MWIS warned of gales making walking arduous in the Lake District, with low cloud and showers. Didn't sound promising, so decided I wouldn't be heading out anywhere today. Changed my mind late morning when I saw the forecast for the next day was almost certain rain most of the day (in the western fells at least) - didn't fancy spending a day in rain, and I wouldn't be heading off up a hill on Christmas day or Boxing day as I see the rest of my family rarely enough as it is, so I decided I should face the strong winds after all.
The late start and short daylight hours combined with strong winds meant I looked for one or two smaller hills close to home (as I'd done the day previously too, ending up at Sale Fell and Ling Fell on that occasion). Low Fell and Fellbarrow fitted the bill nicely, 2 easy Wainwrights in the west I hadn't done before, and only 20 miles/30mins drive from my parents house. As I got close to them, it looked like a nice wee grassy pair of hills, below the clouds which were shrouding the bigger nearby hills like Grasmoor and so a good choice for today.
I parked in a muddy layby on the north side of Thackthwaite, room for maybe 4 cars in total, 2 on either side of the road. Short walk along the minor road into the village, then turning right at the signed footpath for Low Fell. The initial footpath up to the field was a bit wet and muddy, but that was as muddy as the walk got, the rest was lovely terrain for walking. Through a couple of gates and then following the grassy track to the right, nice views back to Crummock Water and surrounding fells, then curving left uphill. A straighter section, then easy zig zags up the sheltered slope to do most of the ascent.
Clear path continued through a gate, down, up and over a stile, then up to the very windy summit of Low Fell. On a clear day it would be a lovely view point, but today Mellbreak was about the only hill clear of cloud. Still, the view was quite impressive, Grasmoor looked quite imposing rising into the cloud, it was just too windy to spend more than a couple of minutes at the summit as I was struggling to stand still.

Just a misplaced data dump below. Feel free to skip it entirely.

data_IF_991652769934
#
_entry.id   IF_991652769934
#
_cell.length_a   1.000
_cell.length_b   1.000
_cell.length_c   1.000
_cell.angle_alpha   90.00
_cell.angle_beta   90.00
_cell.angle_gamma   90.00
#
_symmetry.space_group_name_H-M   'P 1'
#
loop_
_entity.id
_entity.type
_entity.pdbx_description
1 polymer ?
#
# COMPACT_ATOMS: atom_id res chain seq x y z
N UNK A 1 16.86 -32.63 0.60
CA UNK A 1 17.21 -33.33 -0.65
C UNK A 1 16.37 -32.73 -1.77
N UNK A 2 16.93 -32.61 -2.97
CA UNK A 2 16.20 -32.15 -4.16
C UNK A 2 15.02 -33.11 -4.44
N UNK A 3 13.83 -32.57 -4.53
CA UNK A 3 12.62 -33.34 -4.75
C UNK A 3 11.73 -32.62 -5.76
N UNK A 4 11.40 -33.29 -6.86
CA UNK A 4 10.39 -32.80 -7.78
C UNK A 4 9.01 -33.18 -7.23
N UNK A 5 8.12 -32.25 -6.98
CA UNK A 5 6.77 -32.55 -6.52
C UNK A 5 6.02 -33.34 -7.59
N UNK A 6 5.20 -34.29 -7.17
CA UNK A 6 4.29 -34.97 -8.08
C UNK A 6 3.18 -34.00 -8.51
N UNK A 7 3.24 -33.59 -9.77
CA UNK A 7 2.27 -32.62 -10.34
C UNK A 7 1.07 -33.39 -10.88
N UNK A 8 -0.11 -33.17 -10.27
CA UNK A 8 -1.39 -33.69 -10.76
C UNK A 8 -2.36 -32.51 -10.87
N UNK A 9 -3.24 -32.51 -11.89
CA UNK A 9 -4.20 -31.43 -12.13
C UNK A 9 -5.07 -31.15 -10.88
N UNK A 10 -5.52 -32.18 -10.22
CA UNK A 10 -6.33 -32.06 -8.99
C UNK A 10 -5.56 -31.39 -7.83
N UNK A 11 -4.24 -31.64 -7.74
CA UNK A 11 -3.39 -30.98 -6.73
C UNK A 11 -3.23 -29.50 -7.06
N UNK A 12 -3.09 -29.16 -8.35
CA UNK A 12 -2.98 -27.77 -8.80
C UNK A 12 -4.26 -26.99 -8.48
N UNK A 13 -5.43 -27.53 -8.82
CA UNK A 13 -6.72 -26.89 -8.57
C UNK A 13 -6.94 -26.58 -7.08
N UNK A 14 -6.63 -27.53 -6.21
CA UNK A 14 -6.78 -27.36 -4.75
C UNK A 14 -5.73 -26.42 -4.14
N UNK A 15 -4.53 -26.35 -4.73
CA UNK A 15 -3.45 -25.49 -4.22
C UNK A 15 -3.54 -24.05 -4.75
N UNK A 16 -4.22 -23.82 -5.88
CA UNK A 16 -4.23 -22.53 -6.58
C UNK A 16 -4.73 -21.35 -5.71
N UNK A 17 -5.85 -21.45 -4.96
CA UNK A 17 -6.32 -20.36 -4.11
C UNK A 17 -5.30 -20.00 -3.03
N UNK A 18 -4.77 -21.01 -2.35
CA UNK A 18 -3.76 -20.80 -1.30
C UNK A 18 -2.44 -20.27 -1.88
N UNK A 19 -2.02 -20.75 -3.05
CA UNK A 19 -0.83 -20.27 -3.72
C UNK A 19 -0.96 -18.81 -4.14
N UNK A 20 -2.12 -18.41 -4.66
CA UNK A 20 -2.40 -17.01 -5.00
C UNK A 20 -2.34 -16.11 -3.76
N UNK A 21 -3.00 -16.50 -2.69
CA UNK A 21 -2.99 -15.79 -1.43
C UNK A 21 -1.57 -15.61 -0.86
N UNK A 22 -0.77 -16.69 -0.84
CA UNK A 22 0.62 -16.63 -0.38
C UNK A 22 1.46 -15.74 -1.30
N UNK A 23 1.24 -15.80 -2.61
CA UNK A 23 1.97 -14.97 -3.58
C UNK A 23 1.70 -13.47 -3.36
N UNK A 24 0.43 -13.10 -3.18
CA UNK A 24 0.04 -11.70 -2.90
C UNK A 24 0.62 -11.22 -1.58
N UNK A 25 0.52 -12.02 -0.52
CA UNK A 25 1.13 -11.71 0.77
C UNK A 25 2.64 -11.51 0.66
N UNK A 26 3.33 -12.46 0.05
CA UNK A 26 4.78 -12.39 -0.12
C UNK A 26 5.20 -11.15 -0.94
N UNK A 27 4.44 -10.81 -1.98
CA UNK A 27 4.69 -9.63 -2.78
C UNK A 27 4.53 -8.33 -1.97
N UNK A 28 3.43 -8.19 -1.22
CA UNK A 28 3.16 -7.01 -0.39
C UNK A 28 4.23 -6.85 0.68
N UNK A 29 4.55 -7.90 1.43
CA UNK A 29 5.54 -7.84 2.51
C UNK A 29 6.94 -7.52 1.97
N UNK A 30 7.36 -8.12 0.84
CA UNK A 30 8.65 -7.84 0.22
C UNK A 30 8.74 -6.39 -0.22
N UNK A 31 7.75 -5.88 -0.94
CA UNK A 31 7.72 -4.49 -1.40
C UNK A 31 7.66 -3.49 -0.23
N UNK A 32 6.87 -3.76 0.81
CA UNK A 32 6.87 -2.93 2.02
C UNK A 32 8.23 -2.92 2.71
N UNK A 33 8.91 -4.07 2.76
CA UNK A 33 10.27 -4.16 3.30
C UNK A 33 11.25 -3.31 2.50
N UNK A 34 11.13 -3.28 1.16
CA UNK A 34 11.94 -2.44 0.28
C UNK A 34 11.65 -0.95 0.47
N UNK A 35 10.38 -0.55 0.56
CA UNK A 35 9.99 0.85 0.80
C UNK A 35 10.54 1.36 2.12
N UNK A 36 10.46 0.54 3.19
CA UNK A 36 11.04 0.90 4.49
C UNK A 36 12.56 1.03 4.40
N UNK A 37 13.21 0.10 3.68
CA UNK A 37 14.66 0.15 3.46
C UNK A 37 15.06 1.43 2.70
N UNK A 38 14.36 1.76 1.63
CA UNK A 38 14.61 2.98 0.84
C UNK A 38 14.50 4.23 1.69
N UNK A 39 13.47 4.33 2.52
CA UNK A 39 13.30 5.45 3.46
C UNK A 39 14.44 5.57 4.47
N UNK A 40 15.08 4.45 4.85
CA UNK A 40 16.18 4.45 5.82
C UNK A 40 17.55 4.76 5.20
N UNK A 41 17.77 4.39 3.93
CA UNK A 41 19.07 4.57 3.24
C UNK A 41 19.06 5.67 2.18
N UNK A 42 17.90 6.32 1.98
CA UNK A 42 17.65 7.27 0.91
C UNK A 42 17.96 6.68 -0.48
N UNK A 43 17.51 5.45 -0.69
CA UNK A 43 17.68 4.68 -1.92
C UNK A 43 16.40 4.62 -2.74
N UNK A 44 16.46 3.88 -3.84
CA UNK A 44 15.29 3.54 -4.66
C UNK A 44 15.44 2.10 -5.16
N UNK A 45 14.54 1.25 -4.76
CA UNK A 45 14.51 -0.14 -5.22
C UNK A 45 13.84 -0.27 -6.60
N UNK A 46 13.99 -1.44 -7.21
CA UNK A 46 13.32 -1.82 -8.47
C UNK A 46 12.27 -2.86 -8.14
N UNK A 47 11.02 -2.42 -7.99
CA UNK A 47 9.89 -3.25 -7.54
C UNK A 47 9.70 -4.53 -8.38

I retraced my route back over the stile and to the gate, where this time I turned immediate left and then took the well trodden path branching off right which took me to a beautiful Lake District dry stone wall. Followed that and the continuing fence all the way up and down and up to the summit of Fellbarrow. Trig point and summit cairn were on the other side of the fence, but like all of this walk, anywhere you're likely to want to cross a fence, there's a fence or stile to help you do it easily.
Returning back over the stile, I turned left, continuing along the fence line and down to another dry stone wall where I turned right on another trodden path. The clear path I'd headed up initially was now visible across the ghyll, so it was just a case of heading back there. There were some routes through the bracken I could have taken for a more direct route (might not be an option in summer when it would be higher), but I followed the grassy path above for a slightly longer route before heading on a clear route through the bracken, across the ghyll and back up to the inward grassy track. An easy walk back to the car from there.
Although it was a shame my trip back to Cumbria didn't coincide with good enough weather for some of the longer, high level rounds, the short walks I did today with Low Fell and Fellbarrow, and yesterday with Sale Fell and Ling Fell were both enjoyable and good ones to do in winter or poorer weather. Pretty sure they'll be 2 of the easiest routes around to tick off a couple of Wainwrights anyway!
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